The Black Rod

The origin of the Usher of the Black Rod goes back to early fourteenth century England . Today, with no royal duties to perform, the Usher knocks on the doors of the House of Commons with the Black Rod at the start of Parliament to summon the members. The rod is a symbol for the authority of debate in the upper house. We of The Black Rod have adopted the symbol to knock some sense and the right questions into the heads of Legislators, pundits, and other opinion makers.

Location: Winnipeg, Manitoba, Canada

We are citizen journalists in Winnipeg. When not breaking exclusive stories, we analyze news coverage by the mainstream media and highlight bias, ignorance, incompetence, flawed logic, missed angles and, where warranted, good work. We serve as the only overall news monitors in the province of Manitoba. We do the same with politicians (who require even more monitoring.) EMAIL:

Friday, October 07, 2011

Spilling the beans on Selinger. Where he comes from. Where he's going.

Nobody knows a man better than his best friend.

So, for an understanding of the character of the man elected to be the Premier of Manitoba, we turn to a most reliable source, a person who calls Greg Selinger his mentor and his close friend for over 35 years.

Tom Simms is executive director of the Community Education Development Association (CEDA), one of those made-up leftwing groups whose only purpose in the community is to promote the leftwing agenda of the regional leftwing political party. Oh, and it gets its funding from the government and any do-gooder organization, like the United Way, that it can tap into.

Shortly after the NDP took office and Selinger was installed as Manitoba's Finance Minister, Simms gave an extremely unguarded interview to an American fellow traveller. (That's not a euphemism; he says in his preamble he was literally travelling across Canada doing interviews with his fellow community organizers.)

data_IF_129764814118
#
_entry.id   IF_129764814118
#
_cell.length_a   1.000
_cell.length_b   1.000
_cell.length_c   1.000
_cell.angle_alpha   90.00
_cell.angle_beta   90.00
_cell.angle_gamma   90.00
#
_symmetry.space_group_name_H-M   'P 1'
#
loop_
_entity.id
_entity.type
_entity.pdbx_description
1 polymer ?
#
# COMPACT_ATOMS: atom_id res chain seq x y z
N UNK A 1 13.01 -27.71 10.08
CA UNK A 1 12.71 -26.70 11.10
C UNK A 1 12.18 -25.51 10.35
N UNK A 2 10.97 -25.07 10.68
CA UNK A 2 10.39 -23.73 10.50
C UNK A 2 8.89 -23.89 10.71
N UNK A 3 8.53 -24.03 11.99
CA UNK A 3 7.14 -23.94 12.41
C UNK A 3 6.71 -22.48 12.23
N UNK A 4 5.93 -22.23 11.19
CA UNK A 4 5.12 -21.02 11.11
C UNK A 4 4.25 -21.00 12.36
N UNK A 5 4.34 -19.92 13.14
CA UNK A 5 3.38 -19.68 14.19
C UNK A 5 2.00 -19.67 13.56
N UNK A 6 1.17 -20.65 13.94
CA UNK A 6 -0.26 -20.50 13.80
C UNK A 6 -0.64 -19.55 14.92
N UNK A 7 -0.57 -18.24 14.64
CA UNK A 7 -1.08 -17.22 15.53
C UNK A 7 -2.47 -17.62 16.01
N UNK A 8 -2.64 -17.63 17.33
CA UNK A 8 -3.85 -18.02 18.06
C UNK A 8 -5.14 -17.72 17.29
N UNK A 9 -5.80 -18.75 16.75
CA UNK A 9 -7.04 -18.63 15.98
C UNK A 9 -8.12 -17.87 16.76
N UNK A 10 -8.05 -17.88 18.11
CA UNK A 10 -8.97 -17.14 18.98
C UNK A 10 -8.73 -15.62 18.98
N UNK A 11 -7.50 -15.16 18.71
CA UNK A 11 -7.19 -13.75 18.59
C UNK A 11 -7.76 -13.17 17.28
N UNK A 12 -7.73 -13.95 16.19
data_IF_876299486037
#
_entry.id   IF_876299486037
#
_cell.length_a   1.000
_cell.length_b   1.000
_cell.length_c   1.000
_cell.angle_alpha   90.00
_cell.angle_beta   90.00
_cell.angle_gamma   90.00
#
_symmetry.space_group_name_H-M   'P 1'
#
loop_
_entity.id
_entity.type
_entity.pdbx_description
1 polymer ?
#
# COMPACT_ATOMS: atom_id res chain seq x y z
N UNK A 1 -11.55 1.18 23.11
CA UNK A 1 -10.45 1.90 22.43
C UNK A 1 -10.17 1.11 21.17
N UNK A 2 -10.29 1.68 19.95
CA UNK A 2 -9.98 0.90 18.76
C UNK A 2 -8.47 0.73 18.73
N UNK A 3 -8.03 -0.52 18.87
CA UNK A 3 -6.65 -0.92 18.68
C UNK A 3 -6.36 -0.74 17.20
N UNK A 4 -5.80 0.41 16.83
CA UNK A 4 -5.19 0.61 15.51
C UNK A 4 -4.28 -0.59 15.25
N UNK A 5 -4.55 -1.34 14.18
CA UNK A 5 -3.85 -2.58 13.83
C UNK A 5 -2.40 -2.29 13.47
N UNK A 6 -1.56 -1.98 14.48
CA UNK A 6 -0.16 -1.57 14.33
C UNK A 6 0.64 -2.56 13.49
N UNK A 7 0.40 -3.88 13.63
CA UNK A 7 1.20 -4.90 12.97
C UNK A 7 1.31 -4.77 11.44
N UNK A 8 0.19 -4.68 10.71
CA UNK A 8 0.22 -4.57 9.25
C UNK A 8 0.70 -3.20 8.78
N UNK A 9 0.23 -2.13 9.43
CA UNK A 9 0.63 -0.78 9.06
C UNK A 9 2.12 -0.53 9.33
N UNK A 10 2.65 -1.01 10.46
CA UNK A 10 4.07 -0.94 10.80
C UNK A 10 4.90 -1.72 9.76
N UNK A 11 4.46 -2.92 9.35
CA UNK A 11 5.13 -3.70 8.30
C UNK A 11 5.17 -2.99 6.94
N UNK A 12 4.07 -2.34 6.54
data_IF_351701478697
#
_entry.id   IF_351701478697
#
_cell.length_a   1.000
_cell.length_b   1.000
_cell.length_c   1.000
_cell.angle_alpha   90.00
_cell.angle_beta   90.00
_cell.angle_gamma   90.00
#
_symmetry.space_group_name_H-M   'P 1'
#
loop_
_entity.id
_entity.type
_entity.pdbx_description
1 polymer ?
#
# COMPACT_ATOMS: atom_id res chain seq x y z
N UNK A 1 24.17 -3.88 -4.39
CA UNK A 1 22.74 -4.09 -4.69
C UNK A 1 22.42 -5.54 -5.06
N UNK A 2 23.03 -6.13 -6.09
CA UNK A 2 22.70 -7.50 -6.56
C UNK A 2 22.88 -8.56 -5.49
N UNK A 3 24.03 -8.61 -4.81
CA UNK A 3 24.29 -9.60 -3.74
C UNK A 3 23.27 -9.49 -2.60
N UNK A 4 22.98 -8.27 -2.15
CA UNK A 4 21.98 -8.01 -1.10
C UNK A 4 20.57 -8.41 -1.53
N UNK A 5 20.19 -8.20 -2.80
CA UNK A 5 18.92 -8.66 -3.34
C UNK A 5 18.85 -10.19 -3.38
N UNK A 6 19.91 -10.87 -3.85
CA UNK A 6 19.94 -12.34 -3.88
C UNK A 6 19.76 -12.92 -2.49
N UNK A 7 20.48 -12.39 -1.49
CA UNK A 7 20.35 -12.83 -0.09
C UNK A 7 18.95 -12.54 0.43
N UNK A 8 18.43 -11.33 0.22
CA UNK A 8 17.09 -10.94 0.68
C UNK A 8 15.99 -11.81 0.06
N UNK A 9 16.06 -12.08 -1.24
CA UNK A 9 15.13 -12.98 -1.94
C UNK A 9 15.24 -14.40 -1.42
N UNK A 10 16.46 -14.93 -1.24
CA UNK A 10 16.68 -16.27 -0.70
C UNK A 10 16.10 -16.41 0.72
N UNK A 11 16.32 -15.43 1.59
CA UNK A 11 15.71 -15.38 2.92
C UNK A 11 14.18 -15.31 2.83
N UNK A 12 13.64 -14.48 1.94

The interview with Simms is online:

Talking with Troublemakers: Interviews with Canadian Community Organizers

Dave Beckwith
Center for Community Change

In Fall of 2000, Dave Beckwith and his family traveled nearly coast to coast in Canada, interviewing community organizers about their work.

Simms, speaking with one of his own, talked freely about his debt to Selinger for teaching him the tactics he's used throughout his career as a community organzier. In doing so, he spilled the beans on a variety of dirty tricks he and the NDP were involved with in Winnipeg.

* He told how the Left seized control of the Assiniboine Credit Union and uses it to fund their projects.

* He told how the Crocus Investment Fund used tax-deductible donations to fund the work of NDP community organizers.

* He told how he forced the Christmas Cheer Board to kowtow to him when they refused to join his anti-corporation agenda and tried, instead, to get the most value for their public donations

* He told how he threatened to smear the United Way with a false claim of racism unless they backed away from supporting the Christmas Cheer Board

* He told how instrumental Greg Selinger was in making the United Way a part of the leftwing backup plan to support social activists in case of a change of government

* He told how the NDP used a professional American radical to disrupt the Manitoba Legislature, and

* He told how the NDP collaborates with social activists in a public charade in which they both agree on a course of action, the activists pretend to pressure the government, and the government pretends to bow to the community's wishes.

Throughout the interview, Simms promoted Greg Selinger as the master and himself as the student. He even proposed arranging an interview with Selinger for the project. Dive straight into this rare and revealing interview with a true Selinger insider:

"When I graduated they hired me and so I’ve really kept in touch over the years with this individual. Actually that would be a great interview if you could ever get it. Greg Selinger, who is now the finance minister in the provincial government of Manitoba, he's the second most powerful person in the province of Manitoba right now. But he's an excellent organizer, and we could if you're interested, I could try and put a call through. He’s got a whole entourage now, but he just got elected like last year and he's really been my mentor over the years, I did my master's degree and there is no community development program at the school, so it took an organizer to really make it work. So I wrote up all these green courses and I basically focused everything on community development and he was my advisor here, too. "